The decision to annul the Guatemalan genocide trial of Generals Ríos Montt and Rodríguez Sánchez must be overturned urgently or risk strengthening impunity and weakening the rule of law, Amnesty International said today.
According to Guatemalan law, the decision will stand unless it can be reversed in the next 10 days.
“This trial represented a hope of justice for victims of crimes against humanity and crimes under international law in Guatemala,” said Sebastian Elgueta, researcher on Guatemala at Amnesty International.
“The consequences of this decision may set back the clock in Guatemala to a time when impunity was the norm for those types of crimes.”
The trial of General José Efrain Ríos Montt, former head of state between 1982 and 1983, and his former head of intelligence General Mauricio Rodríguez Sánchez, for charges of genocide and crimes against humanity opened on 19 March 2013. More than 100 witnesses and experts have already testified in court and the trial was in its final days.
On 18 April, a court in Guatemala City ordered the annulment of the generals’ trial – which was being heard at another court in the city – a move which set the legal process back to the pre-trial phase.
Thursday’s annulment decision was on a procedural aspect around an earlier request by Ríos Montt’s lawyers to have a number of witnesses heard. A judge had denied the request during the pre-trial phase on the grounds that they were irrelevant to the issue to be tried.
The judge overseeing the trial, however, had permitted the defence to present all the witnesses and experts they proposed, and all the defence witnesses that had turned up the trial to date had been heard.
“The grounds of yesterday’s decision to annul the trial seem to defy logic and due process,” said Elgueta.
“The defence and the prosecution have had ample freedom to date to present witnesses, experts and evidence. The basis for the annulment ruling is a request to do something which has already been done.”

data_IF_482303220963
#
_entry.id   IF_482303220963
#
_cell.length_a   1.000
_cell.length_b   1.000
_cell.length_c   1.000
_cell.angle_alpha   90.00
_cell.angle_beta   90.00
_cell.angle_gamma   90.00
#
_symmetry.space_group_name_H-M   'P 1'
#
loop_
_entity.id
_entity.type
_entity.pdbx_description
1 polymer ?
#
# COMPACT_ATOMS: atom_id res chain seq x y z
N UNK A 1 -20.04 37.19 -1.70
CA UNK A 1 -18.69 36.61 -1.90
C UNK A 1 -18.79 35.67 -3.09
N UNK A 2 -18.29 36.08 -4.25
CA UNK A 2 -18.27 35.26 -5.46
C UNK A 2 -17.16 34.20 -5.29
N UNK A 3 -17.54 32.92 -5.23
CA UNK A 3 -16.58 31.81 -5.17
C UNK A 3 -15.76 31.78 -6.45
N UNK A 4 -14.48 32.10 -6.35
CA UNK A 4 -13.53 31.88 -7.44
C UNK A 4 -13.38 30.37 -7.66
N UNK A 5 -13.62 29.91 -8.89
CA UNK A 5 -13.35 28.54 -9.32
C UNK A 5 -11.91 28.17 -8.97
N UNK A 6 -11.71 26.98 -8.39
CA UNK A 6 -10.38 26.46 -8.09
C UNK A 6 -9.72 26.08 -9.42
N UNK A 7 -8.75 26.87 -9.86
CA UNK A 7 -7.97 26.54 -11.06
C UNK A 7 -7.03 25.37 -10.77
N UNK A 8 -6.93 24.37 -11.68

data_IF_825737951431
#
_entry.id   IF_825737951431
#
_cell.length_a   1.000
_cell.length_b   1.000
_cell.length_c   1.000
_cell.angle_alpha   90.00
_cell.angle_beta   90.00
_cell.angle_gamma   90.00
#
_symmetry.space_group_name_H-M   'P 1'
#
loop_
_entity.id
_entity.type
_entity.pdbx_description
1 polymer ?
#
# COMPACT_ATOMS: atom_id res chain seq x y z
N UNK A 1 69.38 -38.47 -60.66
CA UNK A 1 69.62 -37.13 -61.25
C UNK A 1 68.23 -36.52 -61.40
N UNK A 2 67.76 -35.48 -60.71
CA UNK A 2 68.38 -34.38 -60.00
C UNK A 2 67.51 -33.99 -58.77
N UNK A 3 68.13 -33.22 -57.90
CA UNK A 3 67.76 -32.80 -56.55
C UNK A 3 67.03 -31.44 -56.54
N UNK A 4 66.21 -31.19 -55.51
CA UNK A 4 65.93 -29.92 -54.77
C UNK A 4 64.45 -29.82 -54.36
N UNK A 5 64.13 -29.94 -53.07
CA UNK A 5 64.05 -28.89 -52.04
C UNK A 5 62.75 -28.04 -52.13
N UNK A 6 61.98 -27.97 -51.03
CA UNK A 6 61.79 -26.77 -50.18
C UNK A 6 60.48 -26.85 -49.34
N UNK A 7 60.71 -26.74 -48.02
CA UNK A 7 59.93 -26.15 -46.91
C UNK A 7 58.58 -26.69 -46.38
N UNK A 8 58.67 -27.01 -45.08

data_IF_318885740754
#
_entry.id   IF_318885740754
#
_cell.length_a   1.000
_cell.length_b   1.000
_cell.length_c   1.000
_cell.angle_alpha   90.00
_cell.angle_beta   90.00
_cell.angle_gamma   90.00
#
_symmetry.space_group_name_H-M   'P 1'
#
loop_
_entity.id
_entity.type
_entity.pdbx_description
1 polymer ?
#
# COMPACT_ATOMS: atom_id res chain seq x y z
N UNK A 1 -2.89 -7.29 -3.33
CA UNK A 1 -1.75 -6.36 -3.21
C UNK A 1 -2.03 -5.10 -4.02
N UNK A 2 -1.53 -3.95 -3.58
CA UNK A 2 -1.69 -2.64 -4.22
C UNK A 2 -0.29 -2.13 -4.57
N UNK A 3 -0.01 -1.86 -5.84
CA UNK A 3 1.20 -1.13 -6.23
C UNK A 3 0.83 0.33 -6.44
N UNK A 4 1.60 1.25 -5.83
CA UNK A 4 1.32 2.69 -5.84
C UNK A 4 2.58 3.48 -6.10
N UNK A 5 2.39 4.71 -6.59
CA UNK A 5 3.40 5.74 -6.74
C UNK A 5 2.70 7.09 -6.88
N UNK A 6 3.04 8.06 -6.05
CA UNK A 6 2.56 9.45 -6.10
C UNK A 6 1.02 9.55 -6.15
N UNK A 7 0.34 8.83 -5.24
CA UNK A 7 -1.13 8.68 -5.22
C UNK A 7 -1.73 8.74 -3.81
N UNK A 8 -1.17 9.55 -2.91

On 19 April, the judge overseeing the trial refused to accept the annulment, but did suspend proceedings, in expectation that the country’s highest court, the Constitutional Court, issue a ruling on the matter.
Ríos Montt and Sánchez are charged with being the intellectual authors of the killings of 1,771 mostly Maya indigenous individuals and the forced displacement of tens of thousands more from the Ixil triangle region of Guatemala’s southern Quiché department amid an internal armed conflict in 1982-83.
On 3 April one witness testified how soldiers killed his daughters, opening up her chest and taking out her heart. On 8 April another witness testified how, when she was 12 years old, she was taken to an army barracks and gang-raped by countless soldiers before passing out.
“Annulling the evidence of witnesses, and forcing them to relive, once more, their harrowing testimony, is insensitive and cruel” said Elgueta.
“This decision shows disregard for the rights of victims, in effect re-traumatizing them all over again.”
In 1999, a UN-backed truth commission found that during Guatemala’s 36-year internal armed conflict (1960-1996) some 200,000 people – over 80 per cent of whom were of Mayan descent – were killed or disappeared, and that genocide had occurred.